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4.8.2. Private clusters

If your environment does not require an external Internet connection, you can deploy a private OpenShift Container Platform cluster that does not expose external endpoints. Private clusters are accessible from only an internal network and are not visible to the Internet.

By default, OpenShift Container Platform is provisioned to use publicly-accessible DNS and endpoints. A private cluster sets the DNS, Ingress Controller, and API server to private when you deploy your cluster. This means that the cluster resources are only accessible from your internal network and are not visible to the internet.

To deploy a private cluster, you must use existing networking that meets your requirements. Your cluster resources might be shared between other clusters on the network.

Additionally, you must deploy a private cluster from a machine that has access the API services for the cloud you provision to, the hosts on the network that you provision, and to the internet to obtain installation media. You can use any machine that meets these access requirements and follows your company’s guidelines. For example, this machine can be a bastion host on your cloud network or a machine that has access to the network through a VPN. Private clusters in GCP

To create a private cluster on Google Cloud Platform (GCP), you must provide an existing private VPC and subnets to host the cluster. The installation program must also be able to resolve the DNS records that the cluster requires. The installation program configures the Ingress Operator and API server for only internal traffic.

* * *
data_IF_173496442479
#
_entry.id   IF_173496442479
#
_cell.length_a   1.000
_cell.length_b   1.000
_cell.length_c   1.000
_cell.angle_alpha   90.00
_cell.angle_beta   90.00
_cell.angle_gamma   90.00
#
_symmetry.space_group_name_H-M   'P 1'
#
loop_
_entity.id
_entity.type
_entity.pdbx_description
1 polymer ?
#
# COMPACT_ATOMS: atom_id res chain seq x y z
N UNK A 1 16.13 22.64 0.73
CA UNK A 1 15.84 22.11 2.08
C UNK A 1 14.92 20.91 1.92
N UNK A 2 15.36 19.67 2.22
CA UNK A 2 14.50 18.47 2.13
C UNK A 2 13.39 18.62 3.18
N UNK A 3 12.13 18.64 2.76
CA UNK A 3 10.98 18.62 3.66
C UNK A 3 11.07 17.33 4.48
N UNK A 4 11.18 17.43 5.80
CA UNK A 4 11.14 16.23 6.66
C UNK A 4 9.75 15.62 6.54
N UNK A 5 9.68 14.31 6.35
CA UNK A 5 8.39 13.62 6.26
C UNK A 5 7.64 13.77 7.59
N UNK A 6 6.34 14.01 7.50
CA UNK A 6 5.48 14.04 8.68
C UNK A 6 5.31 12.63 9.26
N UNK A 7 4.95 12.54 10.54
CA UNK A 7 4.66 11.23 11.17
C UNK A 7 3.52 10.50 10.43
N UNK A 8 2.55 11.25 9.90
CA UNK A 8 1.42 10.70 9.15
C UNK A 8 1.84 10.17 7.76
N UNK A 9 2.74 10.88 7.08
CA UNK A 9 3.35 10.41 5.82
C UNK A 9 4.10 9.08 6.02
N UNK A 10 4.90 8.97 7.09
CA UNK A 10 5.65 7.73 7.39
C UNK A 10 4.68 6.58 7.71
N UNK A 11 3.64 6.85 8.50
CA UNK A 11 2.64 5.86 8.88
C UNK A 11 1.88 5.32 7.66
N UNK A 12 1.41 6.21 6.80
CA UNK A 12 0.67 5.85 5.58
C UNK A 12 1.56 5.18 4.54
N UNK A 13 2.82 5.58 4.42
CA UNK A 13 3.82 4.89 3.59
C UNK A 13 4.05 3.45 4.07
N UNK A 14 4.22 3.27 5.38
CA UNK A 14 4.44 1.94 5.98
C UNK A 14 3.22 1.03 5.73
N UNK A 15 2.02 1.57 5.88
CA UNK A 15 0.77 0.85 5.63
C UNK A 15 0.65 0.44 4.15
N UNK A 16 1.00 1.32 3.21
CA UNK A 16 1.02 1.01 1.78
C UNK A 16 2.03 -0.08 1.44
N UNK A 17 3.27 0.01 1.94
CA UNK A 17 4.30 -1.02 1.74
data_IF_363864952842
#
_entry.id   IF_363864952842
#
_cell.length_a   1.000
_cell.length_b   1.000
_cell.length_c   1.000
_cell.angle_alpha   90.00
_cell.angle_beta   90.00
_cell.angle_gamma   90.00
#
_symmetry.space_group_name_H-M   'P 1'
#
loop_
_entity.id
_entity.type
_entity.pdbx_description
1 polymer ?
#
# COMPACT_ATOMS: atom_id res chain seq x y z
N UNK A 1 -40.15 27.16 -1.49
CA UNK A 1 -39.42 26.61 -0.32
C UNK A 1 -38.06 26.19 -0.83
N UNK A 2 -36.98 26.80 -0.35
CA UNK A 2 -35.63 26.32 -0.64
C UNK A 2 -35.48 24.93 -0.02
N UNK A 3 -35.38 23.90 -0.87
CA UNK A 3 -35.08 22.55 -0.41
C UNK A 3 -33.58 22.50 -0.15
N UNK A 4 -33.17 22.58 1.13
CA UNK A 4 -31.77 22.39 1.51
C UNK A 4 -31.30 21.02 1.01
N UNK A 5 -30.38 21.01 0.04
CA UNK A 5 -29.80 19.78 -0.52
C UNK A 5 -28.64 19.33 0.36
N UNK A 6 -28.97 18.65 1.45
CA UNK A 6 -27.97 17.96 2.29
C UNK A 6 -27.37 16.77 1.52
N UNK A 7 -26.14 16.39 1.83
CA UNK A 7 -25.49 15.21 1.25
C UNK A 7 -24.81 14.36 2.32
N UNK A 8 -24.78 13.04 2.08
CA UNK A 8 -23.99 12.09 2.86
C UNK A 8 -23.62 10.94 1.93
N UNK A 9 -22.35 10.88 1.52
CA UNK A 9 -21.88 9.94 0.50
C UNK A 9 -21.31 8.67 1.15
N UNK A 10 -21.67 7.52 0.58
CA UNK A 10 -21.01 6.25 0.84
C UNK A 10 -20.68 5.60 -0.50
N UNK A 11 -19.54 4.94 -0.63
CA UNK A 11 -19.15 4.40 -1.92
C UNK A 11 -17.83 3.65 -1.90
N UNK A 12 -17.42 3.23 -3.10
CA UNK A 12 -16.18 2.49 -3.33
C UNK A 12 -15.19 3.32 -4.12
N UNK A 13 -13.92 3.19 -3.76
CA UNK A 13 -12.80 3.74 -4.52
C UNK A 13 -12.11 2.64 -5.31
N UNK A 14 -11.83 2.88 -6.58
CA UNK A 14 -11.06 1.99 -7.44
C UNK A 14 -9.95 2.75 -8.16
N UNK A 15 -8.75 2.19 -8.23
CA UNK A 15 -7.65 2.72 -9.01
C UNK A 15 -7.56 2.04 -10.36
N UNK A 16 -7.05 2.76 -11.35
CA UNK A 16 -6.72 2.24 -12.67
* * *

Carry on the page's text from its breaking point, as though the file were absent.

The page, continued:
The cluster still requires access to Internet to access the GCP APIs.

The following items are not required or created when you install a private cluster:

  • Public subnets
  • Public network load balancers, which support public ingress
  • A public DNS zone that matches the baseDomain for the cluster

The installation program does use the baseDomain that you specify to create a private DNS zone and the required records for the cluster. The cluster is configured so that the Operators do not create public records for the cluster and all cluster machines are placed in the private subnets that you specify.

Because it is not possible to limit access to external load balancers based on source tags, the private cluster uses only internal load balancers to allow access to internal instances.

The internal load balancer relies on instance groups rather than the target pools that the network load balancers use. The installation program creates instance groups for each zone, even if there is no instance in that group.

  • The cluster IP address is internal only.
  • One forwarding rule manages both the Kubernetes API and machine config server ports.
  • The backend service is comprised of each zone’s instance group and, while it exists, the bootstrap instance group.
  • The firewall uses a single rule that is based on only internal source ranges. Limitations

No health check for the Machine config server, /healthz, runs because of a difference in load balancer functionality. Two internal load balancers cannot share a single IP address, but two network load balancers can share a single external IP address. Instead, the health of an instance is determined entirely by the /readyz check on port 6443.